At the time he wrote The Kentuckian, Caruthers, a Lexington native, was married to a wealthy heiress from Georgia. Together they lived in New York City, where he established a medical practice and assisted in treating victims of the 1832 cholera epidemic. Caruthers’s experiences with both northern and southern culture informed the themes of this epistolary novel about the travels of three young southern gentlemen through the North and Deep South. The novel ends with marriages joining eight characters who represent the North and South (in two marriages), the middle states and the South, and the West and the middle states. These unions, permanent and voluntary, were intended to suggest an answer to the question of whether the union of states was natural and inseverable or constructed voluntarily through the U.S. Constitution and potentially severable.
The Kentuckian uses the epistolary form so that characters can reflect upon their surroundings as they travel in unfamiliar territory, but it is also a novel of manners that reports the differences (and similarities) between northerners and southerners. It also features a gothic love story in which relationships between the principal male and female characters, like those among the states, are portrayed as being constructed and maintained based on mysterious attractions, dependency, unflagging persistence in the face of danger, and uncertainty. The characters’ acceptance of these voluntary but predestined relationships leads them to marriage and, presumably, happiness. Because the characters represent different sections, the novel celebrates the union of the states without calling for any sacrifice of state or sectional identity.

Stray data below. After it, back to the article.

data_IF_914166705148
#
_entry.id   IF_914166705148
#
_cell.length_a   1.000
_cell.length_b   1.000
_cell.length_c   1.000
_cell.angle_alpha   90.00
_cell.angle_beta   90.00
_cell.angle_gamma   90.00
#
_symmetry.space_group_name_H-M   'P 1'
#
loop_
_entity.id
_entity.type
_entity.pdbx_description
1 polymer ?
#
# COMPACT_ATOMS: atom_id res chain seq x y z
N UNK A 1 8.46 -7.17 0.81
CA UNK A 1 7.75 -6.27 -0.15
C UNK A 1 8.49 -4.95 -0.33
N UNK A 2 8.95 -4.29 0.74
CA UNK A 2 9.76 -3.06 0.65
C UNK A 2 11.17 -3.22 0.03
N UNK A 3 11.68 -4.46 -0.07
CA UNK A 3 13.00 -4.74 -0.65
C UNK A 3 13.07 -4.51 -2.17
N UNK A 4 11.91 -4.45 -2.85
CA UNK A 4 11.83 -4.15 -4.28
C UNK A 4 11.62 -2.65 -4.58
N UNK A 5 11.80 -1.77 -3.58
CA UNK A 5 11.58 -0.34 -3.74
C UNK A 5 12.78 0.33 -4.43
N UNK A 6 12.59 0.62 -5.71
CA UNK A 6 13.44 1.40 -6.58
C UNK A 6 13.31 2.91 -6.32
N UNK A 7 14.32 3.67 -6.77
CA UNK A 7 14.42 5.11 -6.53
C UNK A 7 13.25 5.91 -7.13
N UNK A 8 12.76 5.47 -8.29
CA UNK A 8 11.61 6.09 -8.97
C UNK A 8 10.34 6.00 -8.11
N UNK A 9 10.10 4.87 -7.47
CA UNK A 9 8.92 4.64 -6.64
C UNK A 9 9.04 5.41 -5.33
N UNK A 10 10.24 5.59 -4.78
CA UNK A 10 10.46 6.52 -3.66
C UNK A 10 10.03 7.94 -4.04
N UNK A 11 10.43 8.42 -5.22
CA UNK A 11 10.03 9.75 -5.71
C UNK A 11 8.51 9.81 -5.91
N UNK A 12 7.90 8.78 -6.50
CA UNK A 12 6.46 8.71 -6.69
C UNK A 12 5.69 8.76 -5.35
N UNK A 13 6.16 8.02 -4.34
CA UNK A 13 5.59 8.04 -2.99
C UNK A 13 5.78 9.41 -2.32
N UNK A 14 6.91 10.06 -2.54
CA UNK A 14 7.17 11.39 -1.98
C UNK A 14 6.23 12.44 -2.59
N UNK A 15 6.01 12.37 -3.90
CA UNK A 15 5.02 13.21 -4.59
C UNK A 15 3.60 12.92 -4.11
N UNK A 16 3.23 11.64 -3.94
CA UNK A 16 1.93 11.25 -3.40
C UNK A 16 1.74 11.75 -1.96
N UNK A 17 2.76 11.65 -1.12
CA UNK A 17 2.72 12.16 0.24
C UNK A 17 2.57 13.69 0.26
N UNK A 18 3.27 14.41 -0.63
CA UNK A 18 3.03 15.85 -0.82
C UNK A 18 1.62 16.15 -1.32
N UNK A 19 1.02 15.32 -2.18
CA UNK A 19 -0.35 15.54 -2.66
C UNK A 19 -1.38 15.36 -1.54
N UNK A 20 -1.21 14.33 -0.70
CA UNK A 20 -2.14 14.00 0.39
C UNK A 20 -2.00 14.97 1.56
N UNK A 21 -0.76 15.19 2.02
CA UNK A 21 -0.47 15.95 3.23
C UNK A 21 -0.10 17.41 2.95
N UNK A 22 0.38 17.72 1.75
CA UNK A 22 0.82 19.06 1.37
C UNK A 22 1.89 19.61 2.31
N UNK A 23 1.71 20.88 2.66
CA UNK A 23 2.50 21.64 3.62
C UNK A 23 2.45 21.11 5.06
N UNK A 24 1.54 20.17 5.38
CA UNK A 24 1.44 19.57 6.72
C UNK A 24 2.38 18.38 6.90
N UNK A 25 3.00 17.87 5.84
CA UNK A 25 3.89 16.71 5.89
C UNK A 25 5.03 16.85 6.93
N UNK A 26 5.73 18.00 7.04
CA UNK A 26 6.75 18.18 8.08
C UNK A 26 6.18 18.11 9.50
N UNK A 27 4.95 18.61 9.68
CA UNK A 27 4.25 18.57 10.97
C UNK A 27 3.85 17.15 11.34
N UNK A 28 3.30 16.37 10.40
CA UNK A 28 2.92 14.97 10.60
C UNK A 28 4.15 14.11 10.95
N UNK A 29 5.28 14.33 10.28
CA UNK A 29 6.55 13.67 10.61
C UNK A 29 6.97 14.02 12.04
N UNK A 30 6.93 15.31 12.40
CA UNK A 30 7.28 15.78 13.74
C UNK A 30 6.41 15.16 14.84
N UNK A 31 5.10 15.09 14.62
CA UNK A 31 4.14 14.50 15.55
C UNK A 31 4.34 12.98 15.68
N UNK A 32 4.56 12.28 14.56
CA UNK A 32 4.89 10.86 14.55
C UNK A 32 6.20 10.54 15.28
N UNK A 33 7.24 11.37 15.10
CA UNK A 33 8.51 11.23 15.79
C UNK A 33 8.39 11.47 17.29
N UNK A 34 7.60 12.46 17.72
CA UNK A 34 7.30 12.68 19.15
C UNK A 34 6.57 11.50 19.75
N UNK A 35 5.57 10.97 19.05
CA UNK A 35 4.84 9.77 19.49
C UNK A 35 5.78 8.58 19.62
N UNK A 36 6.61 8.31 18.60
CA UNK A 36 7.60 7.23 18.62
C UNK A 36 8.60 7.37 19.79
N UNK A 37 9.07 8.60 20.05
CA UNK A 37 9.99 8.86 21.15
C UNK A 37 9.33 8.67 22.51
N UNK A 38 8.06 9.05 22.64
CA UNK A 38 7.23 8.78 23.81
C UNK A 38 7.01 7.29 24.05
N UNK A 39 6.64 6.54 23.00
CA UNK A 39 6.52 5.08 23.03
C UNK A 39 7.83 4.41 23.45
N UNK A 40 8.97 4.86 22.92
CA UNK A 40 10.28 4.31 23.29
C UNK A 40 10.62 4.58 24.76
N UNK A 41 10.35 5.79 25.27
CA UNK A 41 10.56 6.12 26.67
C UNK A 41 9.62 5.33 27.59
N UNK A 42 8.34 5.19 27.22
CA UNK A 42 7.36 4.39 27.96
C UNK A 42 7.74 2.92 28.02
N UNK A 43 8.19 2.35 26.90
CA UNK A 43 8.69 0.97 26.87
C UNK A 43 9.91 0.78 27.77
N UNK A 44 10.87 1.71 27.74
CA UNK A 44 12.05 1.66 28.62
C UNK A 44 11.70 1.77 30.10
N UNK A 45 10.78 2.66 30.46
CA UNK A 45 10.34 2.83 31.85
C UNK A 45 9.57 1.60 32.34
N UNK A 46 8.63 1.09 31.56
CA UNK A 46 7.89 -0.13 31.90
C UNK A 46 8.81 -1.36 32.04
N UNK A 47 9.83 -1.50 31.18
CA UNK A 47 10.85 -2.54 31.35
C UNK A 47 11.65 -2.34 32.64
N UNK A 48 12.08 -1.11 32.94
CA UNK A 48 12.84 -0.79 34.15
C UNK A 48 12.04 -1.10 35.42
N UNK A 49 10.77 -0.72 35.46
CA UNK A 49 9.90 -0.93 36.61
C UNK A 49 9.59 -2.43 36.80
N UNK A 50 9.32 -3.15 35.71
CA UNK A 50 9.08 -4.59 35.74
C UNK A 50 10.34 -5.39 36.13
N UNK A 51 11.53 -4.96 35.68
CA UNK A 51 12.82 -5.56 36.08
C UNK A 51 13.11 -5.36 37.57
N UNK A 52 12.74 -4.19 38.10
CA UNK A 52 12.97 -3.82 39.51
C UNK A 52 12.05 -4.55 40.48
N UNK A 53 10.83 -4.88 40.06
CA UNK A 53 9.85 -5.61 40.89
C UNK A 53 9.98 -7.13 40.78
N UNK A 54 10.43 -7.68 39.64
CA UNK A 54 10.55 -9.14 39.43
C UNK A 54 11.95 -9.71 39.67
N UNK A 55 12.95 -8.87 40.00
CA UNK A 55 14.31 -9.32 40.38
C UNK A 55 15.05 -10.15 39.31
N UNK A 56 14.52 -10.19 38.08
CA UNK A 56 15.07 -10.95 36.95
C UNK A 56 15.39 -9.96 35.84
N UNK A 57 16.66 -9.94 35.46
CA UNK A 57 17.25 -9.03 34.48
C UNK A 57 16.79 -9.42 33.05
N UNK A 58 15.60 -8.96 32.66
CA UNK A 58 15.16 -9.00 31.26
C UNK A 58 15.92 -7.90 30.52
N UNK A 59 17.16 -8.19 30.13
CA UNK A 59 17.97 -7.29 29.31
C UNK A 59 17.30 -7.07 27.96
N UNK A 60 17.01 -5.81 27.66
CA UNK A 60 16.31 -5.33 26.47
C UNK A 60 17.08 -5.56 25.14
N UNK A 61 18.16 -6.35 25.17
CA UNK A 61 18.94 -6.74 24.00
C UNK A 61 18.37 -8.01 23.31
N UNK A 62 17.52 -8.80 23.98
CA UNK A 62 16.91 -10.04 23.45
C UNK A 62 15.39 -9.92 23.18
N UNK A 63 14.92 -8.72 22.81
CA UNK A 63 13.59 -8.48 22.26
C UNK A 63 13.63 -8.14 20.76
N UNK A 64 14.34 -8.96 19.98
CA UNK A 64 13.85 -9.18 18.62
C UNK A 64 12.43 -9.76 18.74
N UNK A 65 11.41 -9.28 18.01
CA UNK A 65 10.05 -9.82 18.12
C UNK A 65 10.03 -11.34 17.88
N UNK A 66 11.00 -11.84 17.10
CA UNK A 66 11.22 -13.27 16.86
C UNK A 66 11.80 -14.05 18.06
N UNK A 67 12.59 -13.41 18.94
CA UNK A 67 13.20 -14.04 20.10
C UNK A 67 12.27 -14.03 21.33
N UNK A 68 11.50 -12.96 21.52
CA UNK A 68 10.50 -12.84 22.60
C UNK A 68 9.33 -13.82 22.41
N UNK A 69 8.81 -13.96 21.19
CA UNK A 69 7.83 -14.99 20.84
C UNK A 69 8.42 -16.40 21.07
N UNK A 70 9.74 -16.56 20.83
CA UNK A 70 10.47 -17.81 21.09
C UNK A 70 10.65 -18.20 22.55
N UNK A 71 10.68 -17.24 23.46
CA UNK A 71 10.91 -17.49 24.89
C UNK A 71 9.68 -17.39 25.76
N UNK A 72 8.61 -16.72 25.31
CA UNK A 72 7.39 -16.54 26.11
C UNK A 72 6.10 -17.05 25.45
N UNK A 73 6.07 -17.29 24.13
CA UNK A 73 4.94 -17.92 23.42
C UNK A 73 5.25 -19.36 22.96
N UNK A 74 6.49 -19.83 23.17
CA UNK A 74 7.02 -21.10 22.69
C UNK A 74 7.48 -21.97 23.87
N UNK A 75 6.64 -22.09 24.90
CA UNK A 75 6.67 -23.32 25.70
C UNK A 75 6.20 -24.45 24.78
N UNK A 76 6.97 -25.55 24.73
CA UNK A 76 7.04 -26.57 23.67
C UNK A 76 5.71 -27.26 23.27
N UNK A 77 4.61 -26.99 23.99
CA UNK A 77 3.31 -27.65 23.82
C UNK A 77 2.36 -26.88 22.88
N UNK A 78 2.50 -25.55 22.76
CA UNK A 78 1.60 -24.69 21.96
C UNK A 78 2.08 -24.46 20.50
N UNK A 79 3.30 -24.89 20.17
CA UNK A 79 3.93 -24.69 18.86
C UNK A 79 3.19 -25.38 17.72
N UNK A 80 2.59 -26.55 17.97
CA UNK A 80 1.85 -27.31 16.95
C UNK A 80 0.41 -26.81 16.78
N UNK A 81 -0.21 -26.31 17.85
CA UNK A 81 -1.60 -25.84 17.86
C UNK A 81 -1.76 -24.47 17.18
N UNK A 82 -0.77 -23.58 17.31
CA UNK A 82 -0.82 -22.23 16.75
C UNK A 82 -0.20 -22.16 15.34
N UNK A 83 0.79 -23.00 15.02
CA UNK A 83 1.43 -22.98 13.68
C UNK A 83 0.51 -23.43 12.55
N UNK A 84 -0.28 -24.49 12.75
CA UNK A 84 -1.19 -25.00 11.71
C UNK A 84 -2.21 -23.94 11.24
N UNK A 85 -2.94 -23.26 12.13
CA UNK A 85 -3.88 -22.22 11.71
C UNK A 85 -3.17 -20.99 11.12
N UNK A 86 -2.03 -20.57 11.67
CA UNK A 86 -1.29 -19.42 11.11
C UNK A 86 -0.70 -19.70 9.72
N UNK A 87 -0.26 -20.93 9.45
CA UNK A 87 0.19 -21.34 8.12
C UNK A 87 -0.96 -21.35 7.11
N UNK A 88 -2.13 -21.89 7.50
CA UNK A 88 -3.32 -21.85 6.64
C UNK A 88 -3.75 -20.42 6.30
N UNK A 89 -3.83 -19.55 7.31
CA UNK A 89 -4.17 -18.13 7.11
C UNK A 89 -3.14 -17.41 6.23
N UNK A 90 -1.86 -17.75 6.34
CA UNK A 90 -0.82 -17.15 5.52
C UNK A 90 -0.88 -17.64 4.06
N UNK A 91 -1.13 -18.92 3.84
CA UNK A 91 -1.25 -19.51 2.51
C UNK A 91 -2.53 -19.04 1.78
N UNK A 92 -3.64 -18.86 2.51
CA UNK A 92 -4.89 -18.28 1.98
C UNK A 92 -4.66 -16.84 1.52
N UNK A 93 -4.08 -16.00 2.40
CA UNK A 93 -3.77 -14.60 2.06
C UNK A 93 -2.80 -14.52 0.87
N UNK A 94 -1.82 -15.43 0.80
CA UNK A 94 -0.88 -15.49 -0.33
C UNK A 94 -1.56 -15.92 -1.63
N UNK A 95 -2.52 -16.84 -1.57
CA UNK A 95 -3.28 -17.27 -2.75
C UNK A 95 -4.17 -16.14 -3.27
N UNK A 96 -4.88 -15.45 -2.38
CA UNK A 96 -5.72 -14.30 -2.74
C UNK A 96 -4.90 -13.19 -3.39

The novel begins with two trips. One, to New York, is undertaken by Victor Chevillere, an earnest South Carolinian, and his college friend Augustus Lamar. They are traveling with Montgomery Damon, the titular Kentuckian, a–like figure who while playing only a minimal part in the plot, provides occasional comic relief. And like similar western characters who began appearing in American novels in 1802, he is intended to serve as a striking contrast with the more aristocratic characters. The second trip involves Beverley Randolph, a Virginian and Chevillere’s college roommate. He is on the road to South Carolina and, like all these men, is intent on familiarizing himself with the other parts of the country and, in so doing, shed his sectional prejudice. The journeys are also presented as a form of leadership training.